The amount of wisdom in the agricultural community is astounding. Unfortunately in today’s world, the lack of wisdom outside the agricultural community is equally remarkable.
My beloved mother continually says, “If you don’t have anything nice to say, don’t say anything at all.”
With that in mind, let’s focus on the wisdom of the agricultural community.
Many people commented on January’s column titled, “What’s in a name when it comes to land transfer?”
One gentleman, while lamenting the future of his community being “gobbled up” by investors who do not live in and do not patronize the local community, said to me, “There aren’t many names in a plat book that were there 50 years previous. The concentration of land ownership in the next 50 years will be worse than the last.”
The cold weather prompted a poignant two-liner from a man I have great respect for when talking about our lost sense of value in society, “Either you stand for something or you don’t stand for anything. If you have a flat tire when it’s 20 below zero, you’d better have a lot of clothes because you may be waiting for a long time.”
A farming son who had confidence in the relationship with his family members told me, “We would be better off if we all followed the Bible and the FFA Creed more often. I’m old school enough to think my parents will haunt me from the grave if I don’t do the right thing.”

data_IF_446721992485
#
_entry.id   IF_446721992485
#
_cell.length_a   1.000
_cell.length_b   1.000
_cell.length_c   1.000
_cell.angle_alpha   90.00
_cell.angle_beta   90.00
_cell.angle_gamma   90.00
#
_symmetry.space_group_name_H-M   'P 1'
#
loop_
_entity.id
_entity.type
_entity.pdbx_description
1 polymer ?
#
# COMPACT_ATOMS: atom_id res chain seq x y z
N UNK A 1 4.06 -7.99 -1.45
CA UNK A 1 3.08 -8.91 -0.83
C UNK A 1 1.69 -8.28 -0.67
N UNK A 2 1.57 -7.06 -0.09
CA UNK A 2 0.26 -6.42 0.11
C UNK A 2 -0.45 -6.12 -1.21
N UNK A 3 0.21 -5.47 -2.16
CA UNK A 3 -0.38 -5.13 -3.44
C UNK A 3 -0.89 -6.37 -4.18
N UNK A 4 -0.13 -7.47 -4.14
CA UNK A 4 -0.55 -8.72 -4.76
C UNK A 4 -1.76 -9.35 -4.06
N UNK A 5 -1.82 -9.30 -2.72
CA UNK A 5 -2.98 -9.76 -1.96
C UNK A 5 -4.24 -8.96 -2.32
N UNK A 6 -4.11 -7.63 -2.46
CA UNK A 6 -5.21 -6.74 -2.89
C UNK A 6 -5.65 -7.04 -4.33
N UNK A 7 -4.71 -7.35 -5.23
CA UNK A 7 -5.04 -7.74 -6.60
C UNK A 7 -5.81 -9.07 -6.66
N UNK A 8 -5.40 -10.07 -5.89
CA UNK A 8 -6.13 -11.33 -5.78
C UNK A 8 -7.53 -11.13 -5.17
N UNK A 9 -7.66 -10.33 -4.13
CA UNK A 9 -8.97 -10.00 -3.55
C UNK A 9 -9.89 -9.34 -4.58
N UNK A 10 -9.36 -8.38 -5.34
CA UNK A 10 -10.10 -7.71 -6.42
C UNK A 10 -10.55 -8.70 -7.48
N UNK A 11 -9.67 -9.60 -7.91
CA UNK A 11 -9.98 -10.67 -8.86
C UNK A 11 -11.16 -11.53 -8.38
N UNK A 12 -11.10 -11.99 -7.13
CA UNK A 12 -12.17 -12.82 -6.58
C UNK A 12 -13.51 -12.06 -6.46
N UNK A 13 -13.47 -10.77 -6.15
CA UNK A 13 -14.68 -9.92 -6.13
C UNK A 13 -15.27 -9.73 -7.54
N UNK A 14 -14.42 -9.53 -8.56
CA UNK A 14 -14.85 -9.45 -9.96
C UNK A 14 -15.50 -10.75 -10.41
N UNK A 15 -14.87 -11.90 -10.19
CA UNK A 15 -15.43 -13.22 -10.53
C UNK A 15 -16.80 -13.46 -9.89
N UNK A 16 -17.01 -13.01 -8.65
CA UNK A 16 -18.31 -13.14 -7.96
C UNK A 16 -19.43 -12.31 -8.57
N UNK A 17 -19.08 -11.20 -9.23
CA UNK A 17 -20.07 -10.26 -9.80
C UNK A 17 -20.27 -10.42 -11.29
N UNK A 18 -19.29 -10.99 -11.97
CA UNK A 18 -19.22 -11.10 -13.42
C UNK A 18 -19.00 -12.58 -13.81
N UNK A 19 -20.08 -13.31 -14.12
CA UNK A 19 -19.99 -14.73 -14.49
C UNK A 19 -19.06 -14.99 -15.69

The fourth paragraph of the FFA Creed says, “I believe in less dependence on begging and more power in bargaining — in less need for charity and more of it when needed; in being happy myself and playing square with those whose happiness depends on me.”
“I plan on getting out of the cab and into the box,” was said by almost every farmer I have ever known.
Not to be outdone, a frustrated friend stated while reviewing his 35-page proposed farm transition plan, “Whatever happened to just working hard and dying?”
Farmwives are the glue that hold our families and communities together. They exhibit grace, faith, confidence and patience while handling the emotional struggles of balancing family and business.
I heard this week, “If it will fit in the living room, you can buy it” and “If you buy another farm, I get a new kitchen and a screened-in porch.”
A heartfelt smile ensued as a widow recalled the early days with her farmer fiancé, “I called him the morning of our wedding and said, ‘I get the white meat and I don’t do bookwork’… is it still on?”
Telling it like it is when sitting across the table from a farmer is a common occurrence. When discussing transition issues for family land that appraised at $10,000/acre with a cash flow of $250/acre to make purchase payments, I was told, “We have a rule in our family that if it won’t pay for itself, then you shouldn’t buy it.”
And one of my all-time favorites when describing a well thought out (or lack of a well thought out) business plan, “Good fences make good neighbors.”
There are many C-Corporations in the farm community. Some were created as a tool to protect farms from creditors of the ’80s. Others started as a tax-shelter with a separate tax bracket, separate fiscal year and the ability to minimize self-employment taxes.
No matter what the reason they were created, a majority of C-Corporations now are dealing with the reality of a different generation of ownership, with the consequences of deferred tax liability of highly appreciated farmland.